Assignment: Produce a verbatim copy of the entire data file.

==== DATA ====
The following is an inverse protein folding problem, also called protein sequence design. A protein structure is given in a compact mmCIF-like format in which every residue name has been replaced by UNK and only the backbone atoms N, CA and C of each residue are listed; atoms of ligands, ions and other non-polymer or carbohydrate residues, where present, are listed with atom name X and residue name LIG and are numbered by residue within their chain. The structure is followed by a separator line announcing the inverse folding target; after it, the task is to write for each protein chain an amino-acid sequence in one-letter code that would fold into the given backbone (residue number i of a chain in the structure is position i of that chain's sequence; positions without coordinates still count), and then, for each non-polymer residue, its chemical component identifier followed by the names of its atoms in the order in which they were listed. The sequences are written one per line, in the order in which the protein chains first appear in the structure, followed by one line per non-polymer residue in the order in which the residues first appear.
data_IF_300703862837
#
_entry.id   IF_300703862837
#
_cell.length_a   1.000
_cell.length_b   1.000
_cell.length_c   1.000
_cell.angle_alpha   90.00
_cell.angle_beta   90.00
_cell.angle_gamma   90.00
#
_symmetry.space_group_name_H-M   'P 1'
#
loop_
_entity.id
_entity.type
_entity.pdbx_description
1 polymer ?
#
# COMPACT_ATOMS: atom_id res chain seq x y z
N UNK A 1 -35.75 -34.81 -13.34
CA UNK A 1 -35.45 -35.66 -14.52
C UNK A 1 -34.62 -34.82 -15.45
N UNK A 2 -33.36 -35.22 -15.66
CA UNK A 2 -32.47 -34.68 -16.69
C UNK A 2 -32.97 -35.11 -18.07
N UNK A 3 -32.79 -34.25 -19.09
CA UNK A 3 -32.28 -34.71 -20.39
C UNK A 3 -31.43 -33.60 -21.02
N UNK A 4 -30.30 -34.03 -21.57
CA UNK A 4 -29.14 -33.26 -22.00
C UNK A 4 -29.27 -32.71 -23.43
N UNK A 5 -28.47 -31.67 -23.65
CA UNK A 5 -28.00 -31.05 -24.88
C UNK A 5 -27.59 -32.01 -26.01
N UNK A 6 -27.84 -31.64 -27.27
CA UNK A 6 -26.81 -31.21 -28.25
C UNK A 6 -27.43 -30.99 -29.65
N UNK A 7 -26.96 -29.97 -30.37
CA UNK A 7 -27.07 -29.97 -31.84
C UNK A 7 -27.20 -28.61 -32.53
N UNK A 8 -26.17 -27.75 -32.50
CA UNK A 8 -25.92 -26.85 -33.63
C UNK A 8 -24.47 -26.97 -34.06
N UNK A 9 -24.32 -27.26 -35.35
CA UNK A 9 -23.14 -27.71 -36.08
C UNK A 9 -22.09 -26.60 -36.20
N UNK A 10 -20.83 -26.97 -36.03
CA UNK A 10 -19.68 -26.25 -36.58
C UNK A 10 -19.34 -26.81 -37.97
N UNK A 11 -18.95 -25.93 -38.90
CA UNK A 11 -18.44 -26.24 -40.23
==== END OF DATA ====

The following is an inverse protein folding problem, also called protein sequence design. A protein structure is given in a compact mmCIF-like format in which every residue name has been replaced by UNK and only the backbone atoms N, CA and C of each residue are listed; atoms of ligands, ions and other non-polymer or carbohydrate residues, where present, are listed with atom name X and residue name LIG and are numbered by residue within their chain. The structure is followed by a separator line announcing the inverse folding target; after it, the task is to write for each protein chain an amino-acid sequence in one-letter code that would fold into the given backbone (residue number i of a chain in the structure is position i of that chain's sequence; positions without coordinates still count), and then, for each non-polymer residue, its chemical component identifier followed by the names of its atoms in the order in which they were listed. The sequences are written one per line, in the order in which the protein chains first appear in the structure, followed by one line per non-polymer residue in the order in which the residues first appear.
data_IF_300703862837
#
_entry.id   IF_300703862837
#
_cell.length_a   1.000
_cell.length_b   1.000
_cell.length_c   1.000
_cell.angle_alpha   90.00
_cell.angle_beta   90.00
_cell.angle_gamma   90.00
#
_symmetry.space_group_name_H-M   'P 1'
#
loop_
_entity.id
_entity.type
_entity.pdbx_description
1 polymer ?
#
# COMPACT_ATOMS: atom_id res chain seq x y z
N UNK A 1 -35.75 -34.81 -13.34
CA UNK A 1 -35.45 -35.66 -14.52
C UNK A 1 -34.62 -34.82 -15.45
N UNK A 2 -33.36 -35.22 -15.66
CA UNK A 2 -32.47 -34.68 -16.69
C UNK A 2 -32.97 -35.11 -18.07
N UNK A 3 -32.79 -34.25 -19.09
CA UNK A 3 -32.28 -34.71 -20.39
C UNK A 3 -31.43 -33.60 -21.02
N UNK A 4 -30.30 -34.03 -21.57
CA UNK A 4 -29.14 -33.26 -22.00
C UNK A 4 -29.27 -32.71 -23.43
N UNK A 5 -28.47 -31.67 -23.65
CA UNK A 5 -28.00 -31.05 -24.88
C UNK A 5 -27.59 -32.01 -26.01
N UNK A 6 -27.84 -31.64 -27.27
CA UNK A 6 -26.81 -31.21 -28.25
C UNK A 6 -27.43 -30.99 -29.65
N UNK A 7 -26.96 -29.97 -30.37
CA UNK A 7 -27.07 -29.97 -31.84
C UNK A 7 -27.20 -28.61 -32.53
N UNK A 8 -26.17 -27.75 -32.50
CA UNK A 8 -25.92 -26.85 -33.63
C UNK A 8 -24.47 -26.97 -34.06
N UNK A 9 -24.32 -27.26 -35.35
CA UNK A 9 -23.14 -27.71 -36.08
C UNK A 9 -22.09 -26.60 -36.20
N UNK A 10 -20.83 -26.97 -36.03
CA UNK A 10 -19.68 -26.25 -36.58
C UNK A 10 -19.34 -26.81 -37.97
N UNK A 11 -18.95 -25.93 -38.90
CA UNK A 11 -18.44 -26.24 -40.23